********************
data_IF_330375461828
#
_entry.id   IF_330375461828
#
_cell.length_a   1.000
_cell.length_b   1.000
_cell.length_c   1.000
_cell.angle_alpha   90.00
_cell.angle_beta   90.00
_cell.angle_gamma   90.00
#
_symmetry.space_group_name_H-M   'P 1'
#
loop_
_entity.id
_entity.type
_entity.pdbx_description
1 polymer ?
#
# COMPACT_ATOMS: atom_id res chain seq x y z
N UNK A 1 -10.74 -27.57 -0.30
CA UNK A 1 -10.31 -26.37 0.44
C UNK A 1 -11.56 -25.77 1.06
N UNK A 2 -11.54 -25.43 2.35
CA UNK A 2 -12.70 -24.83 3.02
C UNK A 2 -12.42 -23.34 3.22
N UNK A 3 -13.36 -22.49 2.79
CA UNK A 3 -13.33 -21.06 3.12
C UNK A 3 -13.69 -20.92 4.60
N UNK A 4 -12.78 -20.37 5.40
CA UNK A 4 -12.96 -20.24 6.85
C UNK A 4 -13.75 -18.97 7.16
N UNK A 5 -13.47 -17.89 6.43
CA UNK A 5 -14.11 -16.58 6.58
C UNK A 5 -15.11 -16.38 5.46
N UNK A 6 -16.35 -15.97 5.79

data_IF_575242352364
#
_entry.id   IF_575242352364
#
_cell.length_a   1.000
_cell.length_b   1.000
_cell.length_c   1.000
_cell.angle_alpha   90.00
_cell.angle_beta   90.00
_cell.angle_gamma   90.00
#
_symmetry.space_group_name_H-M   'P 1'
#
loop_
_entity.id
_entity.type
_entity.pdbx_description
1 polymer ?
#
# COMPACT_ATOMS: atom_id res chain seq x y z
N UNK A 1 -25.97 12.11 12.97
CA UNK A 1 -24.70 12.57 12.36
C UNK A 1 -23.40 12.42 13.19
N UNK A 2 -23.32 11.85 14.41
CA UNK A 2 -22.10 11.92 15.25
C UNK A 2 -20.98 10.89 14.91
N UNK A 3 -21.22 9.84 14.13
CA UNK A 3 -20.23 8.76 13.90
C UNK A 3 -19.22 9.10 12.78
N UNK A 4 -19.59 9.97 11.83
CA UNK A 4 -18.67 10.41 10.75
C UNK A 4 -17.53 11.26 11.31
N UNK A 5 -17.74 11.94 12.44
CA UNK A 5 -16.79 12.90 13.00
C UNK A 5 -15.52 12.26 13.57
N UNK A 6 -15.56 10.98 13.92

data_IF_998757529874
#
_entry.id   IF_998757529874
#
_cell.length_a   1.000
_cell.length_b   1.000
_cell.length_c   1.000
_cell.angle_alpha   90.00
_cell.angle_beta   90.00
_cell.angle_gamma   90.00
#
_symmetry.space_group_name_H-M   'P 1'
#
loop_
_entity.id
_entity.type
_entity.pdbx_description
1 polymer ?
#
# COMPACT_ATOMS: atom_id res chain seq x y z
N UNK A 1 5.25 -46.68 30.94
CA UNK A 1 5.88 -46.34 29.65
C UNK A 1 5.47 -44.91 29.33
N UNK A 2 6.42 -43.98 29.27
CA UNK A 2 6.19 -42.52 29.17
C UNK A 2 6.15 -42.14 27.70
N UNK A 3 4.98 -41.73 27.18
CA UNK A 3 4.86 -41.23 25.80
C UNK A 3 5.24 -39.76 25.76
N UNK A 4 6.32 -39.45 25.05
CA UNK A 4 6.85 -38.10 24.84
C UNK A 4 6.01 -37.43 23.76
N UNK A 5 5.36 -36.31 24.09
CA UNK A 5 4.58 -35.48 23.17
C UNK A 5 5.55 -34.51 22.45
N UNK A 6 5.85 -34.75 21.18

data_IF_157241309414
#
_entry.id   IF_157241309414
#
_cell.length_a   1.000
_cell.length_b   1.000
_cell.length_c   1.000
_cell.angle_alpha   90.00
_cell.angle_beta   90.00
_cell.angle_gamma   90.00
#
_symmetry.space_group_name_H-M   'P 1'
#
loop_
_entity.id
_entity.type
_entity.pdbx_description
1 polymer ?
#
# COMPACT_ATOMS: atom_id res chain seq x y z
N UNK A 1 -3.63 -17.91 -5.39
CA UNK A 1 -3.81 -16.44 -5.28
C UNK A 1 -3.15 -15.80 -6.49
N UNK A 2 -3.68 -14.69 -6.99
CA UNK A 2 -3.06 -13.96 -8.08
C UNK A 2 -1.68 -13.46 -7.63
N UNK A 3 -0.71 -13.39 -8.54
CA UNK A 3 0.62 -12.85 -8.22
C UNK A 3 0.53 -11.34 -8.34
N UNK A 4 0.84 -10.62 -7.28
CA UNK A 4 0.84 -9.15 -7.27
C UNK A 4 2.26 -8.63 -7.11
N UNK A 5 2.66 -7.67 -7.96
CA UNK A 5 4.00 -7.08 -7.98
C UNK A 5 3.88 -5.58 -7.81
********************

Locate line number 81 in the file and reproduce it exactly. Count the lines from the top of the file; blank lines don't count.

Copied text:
_cell.angle_beta   90.00